The conformational search for 1 was carried out using the Monte Carlo protocol  with the MMFF94 force field as implemented in the Spartan 08 program (Wavefunction, Inc., Irvine, CA, USA). The DFT calculations at the B3LYP/6-31G(d) level of theory [13,14], followed by reoptimization at the B3LYP/6-311++G(d,p)  level using the SMD solvent model , were performed using the Gaussian 09 package . The NMR isotropic magnetic shielding tensors were calculated using the standard gauge-independent atomic orbital (GIAO) approach [11,18] in Gaussian 09.
(−)-Encecanescin (1) has been isolated from leaves of Eupatorium aschembornianum. The structure of 1 was established by X-ray diffraction and characterized by FTIR, Raman and NMR spectroscopy and DFT calculations. The X-ray analysis showed that the molecule is non-planar and is present as a mixture of two conformers in the crystal (2 and 3). Molecular modeling of 1 using the Monte Carlo protocol followed by geometry optimization at the B3LYP 6-31G(d,p) level of theory and a Boltzmann analysis of the total energies confirmed that 2 and 3 are the two most stable conformers of 1. Good correlations between the experimental 1H and 13C chemical shifts in CHCl3 and the GIAO/B3LYP/6-311++G(d,p) calculated magnetic isotropic shielding tensors for both conformers (δexp = a + b·σcalc) confirmed the geometry of 1.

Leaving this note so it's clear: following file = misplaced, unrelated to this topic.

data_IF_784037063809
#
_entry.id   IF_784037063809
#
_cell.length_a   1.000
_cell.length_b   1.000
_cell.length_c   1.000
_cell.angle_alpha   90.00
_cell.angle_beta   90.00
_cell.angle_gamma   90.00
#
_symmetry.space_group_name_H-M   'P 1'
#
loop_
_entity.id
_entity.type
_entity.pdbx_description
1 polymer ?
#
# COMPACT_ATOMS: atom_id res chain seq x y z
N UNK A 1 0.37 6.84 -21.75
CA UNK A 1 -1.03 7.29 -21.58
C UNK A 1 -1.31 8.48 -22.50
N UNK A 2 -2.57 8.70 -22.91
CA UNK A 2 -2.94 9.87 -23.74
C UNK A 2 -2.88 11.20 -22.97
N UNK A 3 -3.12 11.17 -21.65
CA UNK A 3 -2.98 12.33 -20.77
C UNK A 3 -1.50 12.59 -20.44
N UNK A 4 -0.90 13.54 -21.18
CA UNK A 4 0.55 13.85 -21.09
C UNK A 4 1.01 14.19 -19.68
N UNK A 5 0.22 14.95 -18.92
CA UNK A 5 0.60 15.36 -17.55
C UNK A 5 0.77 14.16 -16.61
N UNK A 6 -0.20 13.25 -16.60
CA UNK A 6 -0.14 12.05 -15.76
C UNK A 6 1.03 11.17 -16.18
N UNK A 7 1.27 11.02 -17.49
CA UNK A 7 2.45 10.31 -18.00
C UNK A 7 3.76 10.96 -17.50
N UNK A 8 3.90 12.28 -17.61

Copies of the room-temperature solid-state FTIR spectra, Raman spectra and calculated vibrational spectra in CHCl3 solution of two conformers (2 and 3) of (−)-encecanescin (1) and a magnification of the gHSQC spectrum of (−)-(1) at 400 MHz in CDCl3 are available. Supplementary materials can be accessed at: http://www.mdpi.com/1420-3049/19/4/4695/s1.
The authors wish to thank the Dirección General de Cómputo y de Tecnologías de Información y Comunicación (DGTIC) at Universidad Nacional Autónoma de México. We are grateful to Marco A. Leyva Ramírez from Departamento de Química, CINVESTAV, Mexico, for technical assistance with the determination of the X-ray diffraction of encecanescin. We thank María C. Zorrilla Cangas from Instituto de Física, UNAM, and Nérida Cuautle Hernández for technical assistance.
Benito Reyes-Trejo participated in design and coordination of the study. Diana Guerra-Ramírez and Holber Zuleta-Prada were responsible for the physical data collection and NMR data acquisition. Rosa Santillán participated in the X-ray data collection and initial refinement. María Elena Sánchez-Mendoza and Jesús Arrieta carried out the isolation and purification of (−)-encecanescin (1). Lino Reyes participated in the design of the theoretical calculations and in preparation of the manuscript.
Conflicts of Interest
The authors declare no conflict of interest.
- Bowers, W.S.; Ohta, T.; Cleere, J.S.; Marsella, P.A. Discovery of insect anti-juvenile hormones in plants. Plants yield a potential fourth-generation insecticide. Science 1976, 193, 542–547. [Google Scholar]
- Salamon, E.; Mannhold, R.; Weber, H.; Lemoine, H.; Frank, W. 6-Sulfonylchromenes as highly potent KATP-channel openers. J. Med. Chem. 2002, 45, 1086–1097. [Google Scholar] [CrossRef]